Sealant

Sealant Overview

Dental sealants act as a barrier, protecting the teeth against decay-causing bacteria. The sealants are usually applied to the chewing surfaces of the back teeth where decay occurs most often.

How does a sealant help prevent decay?

A sealant is a plastic material that is usually applied to the chewing surfaces of the back teeth. This plastic resin bonds into the pits and fissures of the chewing surfaces of those teeth. The sealant acts as a barrier, protecting enamel from plaque and acids.

Which teeth should be sealed?

The teeth that are the most prone to dental decay are the molar surfaces, whose architecture creates deep pits and fissures. These pits and fissures are difficult to cleanse and allow for bacteria to form. As a result, dental decay occurs.

Is sealant application a complicated procedure?

Sealants are easy for your dentist or hygienist to apply, and it takes only a few minutes to seal each tooth. The teeth that will be sealed are cleaned. Then the chewing surfaces are roughened with an acid solution to help the sealant adhere to the tooth. The sealant is then 'painted' onto the tooth enamel, where it bonds directly to the tooth and hardens. Sometimes a special curing light is used to help the sealant harden.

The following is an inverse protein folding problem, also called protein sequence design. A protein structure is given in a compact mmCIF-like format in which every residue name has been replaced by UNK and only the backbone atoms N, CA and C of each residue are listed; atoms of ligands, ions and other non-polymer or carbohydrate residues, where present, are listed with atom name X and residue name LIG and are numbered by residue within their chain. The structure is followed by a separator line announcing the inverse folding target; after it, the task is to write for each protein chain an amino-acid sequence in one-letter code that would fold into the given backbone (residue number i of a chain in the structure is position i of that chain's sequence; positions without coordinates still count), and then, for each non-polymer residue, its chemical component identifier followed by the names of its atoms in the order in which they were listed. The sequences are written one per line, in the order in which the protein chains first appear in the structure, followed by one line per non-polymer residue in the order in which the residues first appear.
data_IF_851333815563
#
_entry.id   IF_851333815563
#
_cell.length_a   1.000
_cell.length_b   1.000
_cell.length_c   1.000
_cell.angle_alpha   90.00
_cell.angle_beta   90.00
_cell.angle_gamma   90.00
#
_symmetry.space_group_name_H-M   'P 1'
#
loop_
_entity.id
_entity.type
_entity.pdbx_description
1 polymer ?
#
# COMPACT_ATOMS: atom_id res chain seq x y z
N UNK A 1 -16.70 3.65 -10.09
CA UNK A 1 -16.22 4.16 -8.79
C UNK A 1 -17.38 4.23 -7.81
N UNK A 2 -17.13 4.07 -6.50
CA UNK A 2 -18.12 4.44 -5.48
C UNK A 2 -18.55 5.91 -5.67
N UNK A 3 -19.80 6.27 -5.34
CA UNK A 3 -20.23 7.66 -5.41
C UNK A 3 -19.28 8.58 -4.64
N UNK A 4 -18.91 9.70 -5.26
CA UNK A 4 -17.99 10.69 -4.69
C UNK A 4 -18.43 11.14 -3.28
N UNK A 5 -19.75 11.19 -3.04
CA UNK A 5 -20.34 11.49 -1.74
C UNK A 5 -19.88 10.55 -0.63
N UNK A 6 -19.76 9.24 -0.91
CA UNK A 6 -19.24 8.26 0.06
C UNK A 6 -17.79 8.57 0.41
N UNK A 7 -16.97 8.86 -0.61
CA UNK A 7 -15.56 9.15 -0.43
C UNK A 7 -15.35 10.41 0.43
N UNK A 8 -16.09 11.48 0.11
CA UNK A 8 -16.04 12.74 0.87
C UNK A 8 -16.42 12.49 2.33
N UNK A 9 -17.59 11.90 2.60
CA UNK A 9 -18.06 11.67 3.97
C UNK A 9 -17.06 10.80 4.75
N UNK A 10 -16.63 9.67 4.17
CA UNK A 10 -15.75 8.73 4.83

How long do sealants last?

Sealants can last a long time if properly cared for. This is a team approach. In order to create a long lasting sealant, it is important that a healthy diet and proper homecare is continually maintained. The goal is to protect your child through the cavity prone years.
As long as the sealant remains intact, the tooth surface will be protected from decay. Sealants hold up well under the force of normal chewing and usually last several years before a reapplication is needed. During your regular dental visits, your dentist will check the condition of the sealants and reapply them when necessary.

Care and Maintenance of Sealants

It is important to brush all surfaces of your teeth, even the areas that have been recently sealed. In addition, it is important to avoid all chewy and sticky snacks, as well as foods and beverages that increase the acid level in the mouth. These include: regular and diet soda pop, Vitamin water, excessive amounts of juice, and any beverages that contain citric acid.

For more information, please visit: The American Academy of Pediatric Dentistry

Cheryl Kelley, DMD Pediatric Dentistry | 370 White Spruce Blvd. | Rochester, NY, 14623
Phone: (585) 424-5005 | Fax: (585) 475-0096 | e-mail: info@asmiletogrowwith.com